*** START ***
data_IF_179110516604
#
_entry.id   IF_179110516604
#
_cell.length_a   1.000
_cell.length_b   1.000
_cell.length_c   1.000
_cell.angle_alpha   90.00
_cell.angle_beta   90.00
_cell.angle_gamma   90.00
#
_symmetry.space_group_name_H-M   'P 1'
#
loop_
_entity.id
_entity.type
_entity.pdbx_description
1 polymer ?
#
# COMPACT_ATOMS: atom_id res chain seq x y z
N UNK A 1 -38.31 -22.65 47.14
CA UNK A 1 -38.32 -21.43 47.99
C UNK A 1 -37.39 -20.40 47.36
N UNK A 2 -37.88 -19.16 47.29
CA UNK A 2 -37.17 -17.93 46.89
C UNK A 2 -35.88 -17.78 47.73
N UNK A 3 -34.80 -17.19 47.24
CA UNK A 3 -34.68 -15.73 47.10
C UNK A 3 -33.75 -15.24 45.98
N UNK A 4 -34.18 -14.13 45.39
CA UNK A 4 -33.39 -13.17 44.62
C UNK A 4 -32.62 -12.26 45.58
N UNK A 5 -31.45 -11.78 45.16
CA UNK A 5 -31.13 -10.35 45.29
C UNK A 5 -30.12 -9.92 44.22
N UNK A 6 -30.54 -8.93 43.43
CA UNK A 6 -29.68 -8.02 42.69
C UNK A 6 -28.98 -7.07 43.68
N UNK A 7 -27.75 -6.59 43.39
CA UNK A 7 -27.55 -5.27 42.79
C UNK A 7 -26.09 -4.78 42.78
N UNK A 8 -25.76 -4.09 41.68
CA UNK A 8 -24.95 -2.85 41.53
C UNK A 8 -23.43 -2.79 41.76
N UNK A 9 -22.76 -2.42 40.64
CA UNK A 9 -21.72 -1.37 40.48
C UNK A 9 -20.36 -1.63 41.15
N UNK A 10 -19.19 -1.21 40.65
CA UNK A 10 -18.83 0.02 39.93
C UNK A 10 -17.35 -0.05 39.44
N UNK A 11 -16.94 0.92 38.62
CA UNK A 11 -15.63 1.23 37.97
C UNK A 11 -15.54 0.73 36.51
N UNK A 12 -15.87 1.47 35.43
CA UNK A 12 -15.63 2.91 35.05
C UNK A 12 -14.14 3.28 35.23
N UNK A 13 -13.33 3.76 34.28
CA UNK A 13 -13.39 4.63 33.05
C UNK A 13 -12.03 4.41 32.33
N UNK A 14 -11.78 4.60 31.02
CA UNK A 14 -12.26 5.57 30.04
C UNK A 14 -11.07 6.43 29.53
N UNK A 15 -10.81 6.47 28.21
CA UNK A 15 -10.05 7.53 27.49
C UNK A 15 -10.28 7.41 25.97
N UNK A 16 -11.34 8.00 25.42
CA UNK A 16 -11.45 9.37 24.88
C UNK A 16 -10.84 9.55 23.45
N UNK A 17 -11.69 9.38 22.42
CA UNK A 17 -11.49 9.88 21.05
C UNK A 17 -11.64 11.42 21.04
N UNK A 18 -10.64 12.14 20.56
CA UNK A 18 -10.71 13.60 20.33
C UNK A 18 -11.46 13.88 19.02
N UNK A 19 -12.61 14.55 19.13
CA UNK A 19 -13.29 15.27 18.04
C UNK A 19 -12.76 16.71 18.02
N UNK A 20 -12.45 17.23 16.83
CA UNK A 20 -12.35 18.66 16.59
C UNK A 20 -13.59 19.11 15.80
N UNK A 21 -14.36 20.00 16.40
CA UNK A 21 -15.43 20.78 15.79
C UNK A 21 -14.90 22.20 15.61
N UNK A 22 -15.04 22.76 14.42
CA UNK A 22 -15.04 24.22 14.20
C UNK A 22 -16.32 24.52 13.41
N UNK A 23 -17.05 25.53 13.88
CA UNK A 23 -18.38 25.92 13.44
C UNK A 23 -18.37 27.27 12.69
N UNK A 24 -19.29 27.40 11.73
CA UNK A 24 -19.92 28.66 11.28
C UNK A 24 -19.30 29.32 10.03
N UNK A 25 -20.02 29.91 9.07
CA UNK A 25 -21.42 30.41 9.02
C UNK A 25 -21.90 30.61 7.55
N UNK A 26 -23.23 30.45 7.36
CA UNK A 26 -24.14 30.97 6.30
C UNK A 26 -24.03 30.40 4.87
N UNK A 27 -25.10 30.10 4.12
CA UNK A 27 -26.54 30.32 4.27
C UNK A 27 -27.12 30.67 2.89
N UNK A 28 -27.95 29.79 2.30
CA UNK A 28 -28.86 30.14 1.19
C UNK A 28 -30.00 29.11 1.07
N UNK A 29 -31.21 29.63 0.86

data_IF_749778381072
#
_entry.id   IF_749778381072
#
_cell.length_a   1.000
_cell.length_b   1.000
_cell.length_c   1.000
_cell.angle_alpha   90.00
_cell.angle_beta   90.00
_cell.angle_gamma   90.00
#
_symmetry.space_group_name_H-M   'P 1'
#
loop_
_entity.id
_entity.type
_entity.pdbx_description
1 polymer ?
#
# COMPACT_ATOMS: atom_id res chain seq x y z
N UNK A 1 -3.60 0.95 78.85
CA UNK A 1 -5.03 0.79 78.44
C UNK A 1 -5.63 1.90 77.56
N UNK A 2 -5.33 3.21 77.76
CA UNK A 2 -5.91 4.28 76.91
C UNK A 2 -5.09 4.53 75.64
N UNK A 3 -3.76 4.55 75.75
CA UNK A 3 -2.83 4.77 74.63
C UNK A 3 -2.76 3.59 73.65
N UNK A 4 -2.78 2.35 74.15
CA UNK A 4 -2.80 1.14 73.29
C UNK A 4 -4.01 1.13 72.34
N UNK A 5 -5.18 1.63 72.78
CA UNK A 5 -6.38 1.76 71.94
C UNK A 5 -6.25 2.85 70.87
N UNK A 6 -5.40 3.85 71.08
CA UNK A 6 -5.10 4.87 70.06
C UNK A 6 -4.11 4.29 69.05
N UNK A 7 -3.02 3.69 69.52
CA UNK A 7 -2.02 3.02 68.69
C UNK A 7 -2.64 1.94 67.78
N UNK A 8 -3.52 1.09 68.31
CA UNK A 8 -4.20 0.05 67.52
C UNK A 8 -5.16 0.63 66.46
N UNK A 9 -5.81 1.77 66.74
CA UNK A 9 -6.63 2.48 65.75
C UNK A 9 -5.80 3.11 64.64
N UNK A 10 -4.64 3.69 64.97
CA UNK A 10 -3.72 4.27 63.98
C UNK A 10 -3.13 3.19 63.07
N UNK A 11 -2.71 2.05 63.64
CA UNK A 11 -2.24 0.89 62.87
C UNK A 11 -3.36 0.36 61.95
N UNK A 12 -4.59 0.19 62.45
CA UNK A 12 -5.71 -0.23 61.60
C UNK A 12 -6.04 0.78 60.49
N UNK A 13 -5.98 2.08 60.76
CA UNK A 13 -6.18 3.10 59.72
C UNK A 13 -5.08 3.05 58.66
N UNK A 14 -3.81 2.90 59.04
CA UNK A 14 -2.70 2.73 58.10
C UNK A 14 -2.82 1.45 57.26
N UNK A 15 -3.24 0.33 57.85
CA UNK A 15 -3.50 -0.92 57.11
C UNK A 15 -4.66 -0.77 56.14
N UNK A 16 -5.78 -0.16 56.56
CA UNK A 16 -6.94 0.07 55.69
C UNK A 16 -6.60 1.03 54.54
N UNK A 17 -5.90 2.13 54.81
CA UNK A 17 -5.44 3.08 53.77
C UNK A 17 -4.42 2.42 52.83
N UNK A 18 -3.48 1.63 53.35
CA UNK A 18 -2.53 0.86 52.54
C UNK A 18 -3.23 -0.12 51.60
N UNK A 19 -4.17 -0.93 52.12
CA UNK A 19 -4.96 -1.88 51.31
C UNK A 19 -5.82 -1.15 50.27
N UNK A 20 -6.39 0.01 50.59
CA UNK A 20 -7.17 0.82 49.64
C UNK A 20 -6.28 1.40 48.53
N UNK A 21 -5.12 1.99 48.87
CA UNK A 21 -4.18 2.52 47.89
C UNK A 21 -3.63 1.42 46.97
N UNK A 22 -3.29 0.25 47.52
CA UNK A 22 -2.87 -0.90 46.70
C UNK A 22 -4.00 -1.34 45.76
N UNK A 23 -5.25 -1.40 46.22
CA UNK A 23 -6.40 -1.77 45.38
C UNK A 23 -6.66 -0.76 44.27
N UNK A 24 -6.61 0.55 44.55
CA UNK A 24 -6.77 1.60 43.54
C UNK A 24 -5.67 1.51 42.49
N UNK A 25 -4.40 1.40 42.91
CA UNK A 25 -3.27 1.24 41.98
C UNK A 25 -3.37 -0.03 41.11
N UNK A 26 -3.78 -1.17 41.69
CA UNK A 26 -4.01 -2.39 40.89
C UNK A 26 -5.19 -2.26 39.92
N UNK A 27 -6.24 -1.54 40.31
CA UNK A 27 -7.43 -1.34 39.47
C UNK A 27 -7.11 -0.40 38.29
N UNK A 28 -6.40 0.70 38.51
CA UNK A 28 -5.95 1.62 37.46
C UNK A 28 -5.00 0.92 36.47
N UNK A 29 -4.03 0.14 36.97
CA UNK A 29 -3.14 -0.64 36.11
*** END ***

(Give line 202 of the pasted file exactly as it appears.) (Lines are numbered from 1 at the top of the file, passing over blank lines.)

CA UNK A 26 -4.01 -2.39 40.89